Tijuana-based lawyer and migrant advocate Soraya Vázquez says the 2016 Haitian diaspora was a turning point.

“This is another global thing because we started to realize that there are mass movements everywhere: in some places because of the war, in others because of the political situation, climate change,” explains Vázquez, a San Diego native and former legislative adviser at Mexico City. “Many situations that were combined, but in the end everything is the responsibility of man and governments.”

After conducting legal workshops for Haitians in Tijuana, Vázquez was able to attract chef José Andrés and his Cocina Central Mundial to migrant shelters for four years. In search of financial stability, she was the director in Tijuana of Al Otro Lado, an NGO that raised 4.1 million dollars in 2020 and was recently designated a beneficiary of the philanthropic works of MacKenzie Scott.

“Which caused? An inequality ”, emphasizes Vázquez while he has tea in the Cacho neighborhood.

For decades, it was Mexicans, mainly adult men, who came to the United States to work and send money home, but in 2015, the Pew Research Center found that more Mexicans were returning to their country after the Great Recession.

Mexicans still made up one in three encounters with border agents during the fiscal year that ended Sept. 30, more than three years ago, but well below the 85% reported in 2011 and 95% at the turn of the century. Additionally, there are more and more families with children trying to flee the violence of drug trafficking.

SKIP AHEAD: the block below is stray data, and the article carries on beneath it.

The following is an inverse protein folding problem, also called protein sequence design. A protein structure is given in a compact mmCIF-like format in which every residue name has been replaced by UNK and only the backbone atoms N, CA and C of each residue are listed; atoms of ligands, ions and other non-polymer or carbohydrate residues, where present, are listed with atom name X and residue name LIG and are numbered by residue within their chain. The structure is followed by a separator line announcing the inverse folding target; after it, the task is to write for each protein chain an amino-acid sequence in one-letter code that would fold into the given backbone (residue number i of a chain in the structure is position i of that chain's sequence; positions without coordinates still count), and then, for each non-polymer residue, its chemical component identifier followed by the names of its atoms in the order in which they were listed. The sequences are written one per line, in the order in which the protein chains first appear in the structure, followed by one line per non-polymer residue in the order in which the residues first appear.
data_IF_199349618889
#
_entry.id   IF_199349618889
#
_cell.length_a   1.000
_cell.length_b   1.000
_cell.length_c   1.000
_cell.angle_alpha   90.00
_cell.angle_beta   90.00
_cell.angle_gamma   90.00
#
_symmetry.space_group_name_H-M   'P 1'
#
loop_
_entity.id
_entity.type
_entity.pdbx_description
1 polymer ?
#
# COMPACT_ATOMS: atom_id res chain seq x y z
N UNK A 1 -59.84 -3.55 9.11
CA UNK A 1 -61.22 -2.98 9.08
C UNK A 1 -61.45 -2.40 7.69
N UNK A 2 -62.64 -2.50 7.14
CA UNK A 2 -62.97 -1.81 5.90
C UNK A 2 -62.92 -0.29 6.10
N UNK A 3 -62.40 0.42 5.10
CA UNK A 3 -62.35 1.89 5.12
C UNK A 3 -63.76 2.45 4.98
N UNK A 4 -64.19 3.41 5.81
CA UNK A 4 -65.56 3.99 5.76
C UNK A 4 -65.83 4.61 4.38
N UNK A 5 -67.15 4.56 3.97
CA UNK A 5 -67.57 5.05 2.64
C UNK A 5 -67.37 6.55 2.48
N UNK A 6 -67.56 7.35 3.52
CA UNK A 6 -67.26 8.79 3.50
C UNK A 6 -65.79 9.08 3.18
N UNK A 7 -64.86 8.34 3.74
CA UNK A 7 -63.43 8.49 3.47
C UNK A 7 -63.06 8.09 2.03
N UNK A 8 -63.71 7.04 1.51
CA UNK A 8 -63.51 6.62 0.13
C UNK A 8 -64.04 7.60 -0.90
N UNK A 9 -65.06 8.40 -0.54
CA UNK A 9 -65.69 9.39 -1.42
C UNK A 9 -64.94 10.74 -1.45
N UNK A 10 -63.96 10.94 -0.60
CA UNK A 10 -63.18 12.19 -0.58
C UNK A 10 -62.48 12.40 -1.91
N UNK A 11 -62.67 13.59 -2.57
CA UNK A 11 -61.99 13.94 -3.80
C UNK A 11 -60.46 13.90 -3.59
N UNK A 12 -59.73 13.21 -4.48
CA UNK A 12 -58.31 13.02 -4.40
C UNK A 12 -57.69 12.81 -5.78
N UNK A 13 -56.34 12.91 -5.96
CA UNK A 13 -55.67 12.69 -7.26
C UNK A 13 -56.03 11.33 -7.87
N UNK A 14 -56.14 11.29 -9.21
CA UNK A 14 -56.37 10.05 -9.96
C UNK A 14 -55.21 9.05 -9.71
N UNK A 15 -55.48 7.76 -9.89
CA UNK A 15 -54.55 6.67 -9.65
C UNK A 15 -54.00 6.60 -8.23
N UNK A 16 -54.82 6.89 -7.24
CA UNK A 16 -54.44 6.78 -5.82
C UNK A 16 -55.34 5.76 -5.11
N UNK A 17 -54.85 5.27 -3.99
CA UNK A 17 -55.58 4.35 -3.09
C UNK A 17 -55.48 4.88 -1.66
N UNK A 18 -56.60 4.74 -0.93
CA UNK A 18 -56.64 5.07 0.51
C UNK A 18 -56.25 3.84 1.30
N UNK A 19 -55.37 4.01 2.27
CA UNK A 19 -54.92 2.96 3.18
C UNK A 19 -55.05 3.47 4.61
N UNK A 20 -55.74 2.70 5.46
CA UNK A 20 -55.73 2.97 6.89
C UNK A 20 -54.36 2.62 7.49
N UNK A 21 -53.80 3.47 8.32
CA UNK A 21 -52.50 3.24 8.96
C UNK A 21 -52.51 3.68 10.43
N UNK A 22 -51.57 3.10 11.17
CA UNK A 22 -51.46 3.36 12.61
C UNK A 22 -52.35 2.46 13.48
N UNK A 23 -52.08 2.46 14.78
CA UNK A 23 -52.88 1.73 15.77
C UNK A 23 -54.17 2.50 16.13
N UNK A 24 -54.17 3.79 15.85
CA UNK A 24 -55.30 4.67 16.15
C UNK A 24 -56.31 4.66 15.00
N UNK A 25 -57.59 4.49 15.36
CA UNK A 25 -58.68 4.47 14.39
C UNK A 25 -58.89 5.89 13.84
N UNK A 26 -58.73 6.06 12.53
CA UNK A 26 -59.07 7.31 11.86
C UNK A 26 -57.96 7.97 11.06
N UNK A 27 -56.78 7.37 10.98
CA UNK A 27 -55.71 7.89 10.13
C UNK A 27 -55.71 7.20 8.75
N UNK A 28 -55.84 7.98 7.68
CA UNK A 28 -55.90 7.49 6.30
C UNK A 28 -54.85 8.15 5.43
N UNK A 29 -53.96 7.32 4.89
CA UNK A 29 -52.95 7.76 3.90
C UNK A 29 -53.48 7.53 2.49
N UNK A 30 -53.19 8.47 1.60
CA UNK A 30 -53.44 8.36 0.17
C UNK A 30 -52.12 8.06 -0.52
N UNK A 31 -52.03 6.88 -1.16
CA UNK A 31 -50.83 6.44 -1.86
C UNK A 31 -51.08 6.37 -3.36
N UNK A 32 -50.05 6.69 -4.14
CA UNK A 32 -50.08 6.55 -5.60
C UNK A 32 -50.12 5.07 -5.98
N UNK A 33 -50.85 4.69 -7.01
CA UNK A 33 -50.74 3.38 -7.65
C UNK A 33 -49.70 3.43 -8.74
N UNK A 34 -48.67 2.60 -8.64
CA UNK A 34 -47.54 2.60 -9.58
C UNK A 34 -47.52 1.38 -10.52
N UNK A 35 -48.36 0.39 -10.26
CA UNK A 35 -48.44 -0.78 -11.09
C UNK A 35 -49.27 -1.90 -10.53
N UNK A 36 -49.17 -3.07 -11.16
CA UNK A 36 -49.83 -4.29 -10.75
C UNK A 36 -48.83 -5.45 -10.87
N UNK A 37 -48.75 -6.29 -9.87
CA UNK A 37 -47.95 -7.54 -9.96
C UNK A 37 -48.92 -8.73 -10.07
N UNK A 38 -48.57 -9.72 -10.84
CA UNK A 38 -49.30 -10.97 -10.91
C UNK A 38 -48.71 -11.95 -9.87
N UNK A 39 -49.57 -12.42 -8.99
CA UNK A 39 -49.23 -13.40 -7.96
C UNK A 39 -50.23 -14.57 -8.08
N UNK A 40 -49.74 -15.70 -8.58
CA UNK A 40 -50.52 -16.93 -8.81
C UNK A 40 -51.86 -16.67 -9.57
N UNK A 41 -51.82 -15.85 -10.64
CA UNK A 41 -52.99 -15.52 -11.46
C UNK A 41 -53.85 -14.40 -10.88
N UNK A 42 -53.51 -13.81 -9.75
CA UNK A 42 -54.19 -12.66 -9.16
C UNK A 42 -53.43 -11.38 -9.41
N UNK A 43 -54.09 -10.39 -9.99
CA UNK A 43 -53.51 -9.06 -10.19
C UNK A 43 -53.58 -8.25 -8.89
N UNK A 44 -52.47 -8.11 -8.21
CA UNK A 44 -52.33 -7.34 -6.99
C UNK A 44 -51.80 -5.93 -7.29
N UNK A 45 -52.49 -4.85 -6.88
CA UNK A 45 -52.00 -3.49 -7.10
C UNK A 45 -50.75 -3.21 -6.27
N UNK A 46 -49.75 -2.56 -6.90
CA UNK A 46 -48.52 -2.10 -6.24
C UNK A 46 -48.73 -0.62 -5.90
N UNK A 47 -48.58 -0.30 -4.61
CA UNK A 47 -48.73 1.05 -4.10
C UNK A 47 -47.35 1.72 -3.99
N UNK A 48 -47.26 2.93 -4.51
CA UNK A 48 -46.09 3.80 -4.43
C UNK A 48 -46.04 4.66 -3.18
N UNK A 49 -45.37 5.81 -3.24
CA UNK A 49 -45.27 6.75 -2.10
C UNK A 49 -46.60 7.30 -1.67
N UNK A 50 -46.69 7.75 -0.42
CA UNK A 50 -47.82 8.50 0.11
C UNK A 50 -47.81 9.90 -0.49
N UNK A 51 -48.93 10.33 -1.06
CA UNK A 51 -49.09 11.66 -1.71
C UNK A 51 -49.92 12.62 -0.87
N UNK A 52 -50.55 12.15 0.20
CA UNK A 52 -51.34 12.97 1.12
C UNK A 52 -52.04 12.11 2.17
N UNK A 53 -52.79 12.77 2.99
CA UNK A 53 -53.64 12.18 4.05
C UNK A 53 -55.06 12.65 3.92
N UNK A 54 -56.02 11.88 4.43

Hundreds regularly cross the border after midnight at Yuma, Arizona, traversing the brush to surrender to US agents. Many fly to the neighboring city of Mexicali after entering Mexico as tourists and taking a taxi into the desert. Border Patrol delivers them to the Border Regional Health Center, a clinic that sends six charter buses daily to Phoenix Sky Harbor International Airport.

The clinic had sent families from more than 140 countries, but not a single one from Mexico, says Amanda Aguirre, its executive director.

Daniel Paz, a Peruvian who turned himself in to agents in Yuma with his wife and 10-year-old son, was unpleasantly surprised to be repatriated without being given the chance to claim asylum, something unusual even after the Peruvian government began to accept two charter flights from the United States per week.

US authorities detained Peruvians more than 9,000 times on the border with Mexico in October, nine times more than in the same period the previous year.

Paz is waiting to see what happens with Title 42 and possibly make a new attempt since the ouster of President Pedro Castillo on December 7.

“Let’s see if I’ll be there in January or February… I don’t lack desire,” he texted from Lima.

The most recent arrivals to Tijuana are of Venezuelans, of whom some 300 occupied a municipal recreation center.

Some 7 million Venezuelans have fled since 2014, nearly 2 million of them to neighboring Colombia, but they only recently began traveling to the United States.

Many Venezuelans flock to the Mexican asylum office that was established in Tijuana in 2019 and has processed more than 3,000 applications from dozens of countries, mainly Haiti and Honduras, in the last two years.

Jordy Castillo, 40, says he wanted to leave Venezuela for 15 years, but only did so when family and friends began arriving in the United States last year. His three brothers were the first of his relatives to request asylum, although they did not know anyone.

“They found someone to help them and they’re settled,” he explains.


Associated Press writer Gisela Salomón in Miami contributed to this report

Leave a Comment

Your email address will not be published. Required fields are marked *